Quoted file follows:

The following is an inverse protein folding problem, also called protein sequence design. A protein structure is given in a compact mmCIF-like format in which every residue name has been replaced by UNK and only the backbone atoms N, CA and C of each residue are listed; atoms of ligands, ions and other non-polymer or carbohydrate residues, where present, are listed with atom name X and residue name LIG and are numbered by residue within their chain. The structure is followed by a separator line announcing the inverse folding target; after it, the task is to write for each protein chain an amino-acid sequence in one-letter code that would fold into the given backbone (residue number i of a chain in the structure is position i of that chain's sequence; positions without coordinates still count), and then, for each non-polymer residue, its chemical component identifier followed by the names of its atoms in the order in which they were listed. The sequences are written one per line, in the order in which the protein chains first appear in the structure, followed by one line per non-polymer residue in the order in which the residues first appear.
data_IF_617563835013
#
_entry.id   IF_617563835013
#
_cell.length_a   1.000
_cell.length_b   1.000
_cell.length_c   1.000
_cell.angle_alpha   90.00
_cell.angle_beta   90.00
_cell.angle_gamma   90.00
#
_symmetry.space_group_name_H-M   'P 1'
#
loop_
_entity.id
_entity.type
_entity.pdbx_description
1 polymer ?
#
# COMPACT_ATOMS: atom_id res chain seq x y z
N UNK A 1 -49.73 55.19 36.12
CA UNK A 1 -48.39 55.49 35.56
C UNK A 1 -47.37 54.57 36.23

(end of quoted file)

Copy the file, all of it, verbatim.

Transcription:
The following is an inverse protein folding problem, also called protein sequence design. A protein structure is given in a compact mmCIF-like format in which every residue name has been replaced by UNK and only the backbone atoms N, CA and C of each residue are listed; atoms of ligands, ions and other non-polymer or carbohydrate residues, where present, are listed with atom name X and residue name LIG and are numbered by residue within their chain. The structure is followed by a separator line announcing the inverse folding target; after it, the task is to write for each protein chain an amino-acid sequence in one-letter code that would fold into the given backbone (residue number i of a chain in the structure is position i of that chain's sequence; positions without coordinates still count), and then, for each non-polymer residue, its chemical component identifier followed by the names of its atoms in the order in which they were listed. The sequences are written one per line, in the order in which the protein chains first appear in the structure, followed by one line per non-polymer residue in the order in which the residues first appear.
data_IF_617563835013
#
_entry.id   IF_617563835013
#
_cell.length_a   1.000
_cell.length_b   1.000
_cell.length_c   1.000
_cell.angle_alpha   90.00
_cell.angle_beta   90.00
_cell.angle_gamma   90.00
#
_symmetry.space_group_name_H-M   'P 1'
#
loop_
_entity.id
_entity.type
_entity.pdbx_description
1 polymer ?
#
# COMPACT_ATOMS: atom_id res chain seq x y z
N UNK A 1 -49.73 55.19 36.12
CA UNK A 1 -48.39 55.49 35.56
C UNK A 1 -47.37 54.57 36.23